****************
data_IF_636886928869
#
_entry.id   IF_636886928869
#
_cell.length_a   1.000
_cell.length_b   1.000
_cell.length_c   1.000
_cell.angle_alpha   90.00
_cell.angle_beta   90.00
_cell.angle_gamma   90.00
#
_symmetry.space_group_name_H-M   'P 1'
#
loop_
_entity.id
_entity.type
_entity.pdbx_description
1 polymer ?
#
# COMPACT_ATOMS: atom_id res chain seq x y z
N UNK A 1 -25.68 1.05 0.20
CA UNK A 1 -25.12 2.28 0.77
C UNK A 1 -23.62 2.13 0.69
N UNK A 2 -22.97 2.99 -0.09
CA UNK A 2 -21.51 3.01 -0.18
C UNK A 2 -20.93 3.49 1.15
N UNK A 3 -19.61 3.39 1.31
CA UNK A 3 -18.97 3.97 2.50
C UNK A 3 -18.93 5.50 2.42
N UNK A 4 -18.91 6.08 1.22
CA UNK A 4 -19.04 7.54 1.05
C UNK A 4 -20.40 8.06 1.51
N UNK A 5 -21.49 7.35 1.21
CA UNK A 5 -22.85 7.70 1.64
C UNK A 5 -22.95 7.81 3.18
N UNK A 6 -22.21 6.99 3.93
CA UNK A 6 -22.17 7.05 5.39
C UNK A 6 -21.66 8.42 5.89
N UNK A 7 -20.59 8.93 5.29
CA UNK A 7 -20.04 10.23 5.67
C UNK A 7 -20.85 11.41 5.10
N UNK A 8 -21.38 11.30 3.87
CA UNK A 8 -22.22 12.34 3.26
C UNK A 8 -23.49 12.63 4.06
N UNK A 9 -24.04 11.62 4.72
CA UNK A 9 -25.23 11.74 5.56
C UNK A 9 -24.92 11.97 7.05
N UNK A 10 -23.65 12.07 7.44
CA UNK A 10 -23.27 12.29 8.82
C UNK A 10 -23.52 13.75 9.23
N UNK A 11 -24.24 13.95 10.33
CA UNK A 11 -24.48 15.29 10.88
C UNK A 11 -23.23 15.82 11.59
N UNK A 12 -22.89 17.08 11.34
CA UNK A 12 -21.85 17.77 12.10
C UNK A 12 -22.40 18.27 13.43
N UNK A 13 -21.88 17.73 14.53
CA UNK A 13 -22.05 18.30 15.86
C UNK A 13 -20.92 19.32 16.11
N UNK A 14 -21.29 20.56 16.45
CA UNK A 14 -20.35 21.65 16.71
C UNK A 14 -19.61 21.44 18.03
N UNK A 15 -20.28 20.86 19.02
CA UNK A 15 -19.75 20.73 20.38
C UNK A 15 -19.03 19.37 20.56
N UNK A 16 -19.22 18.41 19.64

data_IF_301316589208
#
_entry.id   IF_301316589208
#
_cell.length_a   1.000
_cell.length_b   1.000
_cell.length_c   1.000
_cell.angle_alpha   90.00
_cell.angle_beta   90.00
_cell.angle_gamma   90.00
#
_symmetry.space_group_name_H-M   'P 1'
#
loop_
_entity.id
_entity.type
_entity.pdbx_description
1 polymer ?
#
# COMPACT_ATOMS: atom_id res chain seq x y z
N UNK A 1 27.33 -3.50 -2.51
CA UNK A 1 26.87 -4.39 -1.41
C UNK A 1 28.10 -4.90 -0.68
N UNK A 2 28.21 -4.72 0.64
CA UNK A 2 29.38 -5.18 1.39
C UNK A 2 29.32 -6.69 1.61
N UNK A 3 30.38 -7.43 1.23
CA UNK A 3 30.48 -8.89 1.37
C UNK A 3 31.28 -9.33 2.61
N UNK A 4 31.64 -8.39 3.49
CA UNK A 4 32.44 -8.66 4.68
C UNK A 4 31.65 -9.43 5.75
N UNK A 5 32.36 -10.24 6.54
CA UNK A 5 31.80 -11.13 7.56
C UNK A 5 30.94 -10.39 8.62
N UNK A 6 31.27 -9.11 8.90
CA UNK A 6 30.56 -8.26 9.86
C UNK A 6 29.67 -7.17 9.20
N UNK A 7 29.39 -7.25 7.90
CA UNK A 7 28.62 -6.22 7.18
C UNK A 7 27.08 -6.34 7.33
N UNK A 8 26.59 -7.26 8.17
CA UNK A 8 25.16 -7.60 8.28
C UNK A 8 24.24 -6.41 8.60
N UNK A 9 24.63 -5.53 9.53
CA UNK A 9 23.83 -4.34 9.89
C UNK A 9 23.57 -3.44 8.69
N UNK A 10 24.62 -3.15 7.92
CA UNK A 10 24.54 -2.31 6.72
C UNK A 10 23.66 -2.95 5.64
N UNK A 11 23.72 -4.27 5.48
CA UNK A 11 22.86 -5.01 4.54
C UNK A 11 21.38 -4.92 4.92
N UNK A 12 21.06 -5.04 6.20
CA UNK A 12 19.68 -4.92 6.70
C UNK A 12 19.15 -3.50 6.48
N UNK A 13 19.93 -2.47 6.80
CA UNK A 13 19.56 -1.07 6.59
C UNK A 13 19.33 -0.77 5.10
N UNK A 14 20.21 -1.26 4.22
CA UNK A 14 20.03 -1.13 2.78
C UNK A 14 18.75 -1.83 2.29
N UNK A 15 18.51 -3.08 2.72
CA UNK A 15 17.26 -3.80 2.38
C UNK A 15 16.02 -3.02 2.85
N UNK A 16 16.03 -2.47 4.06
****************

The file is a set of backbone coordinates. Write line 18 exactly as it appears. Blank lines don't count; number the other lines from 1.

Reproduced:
1 polymer ?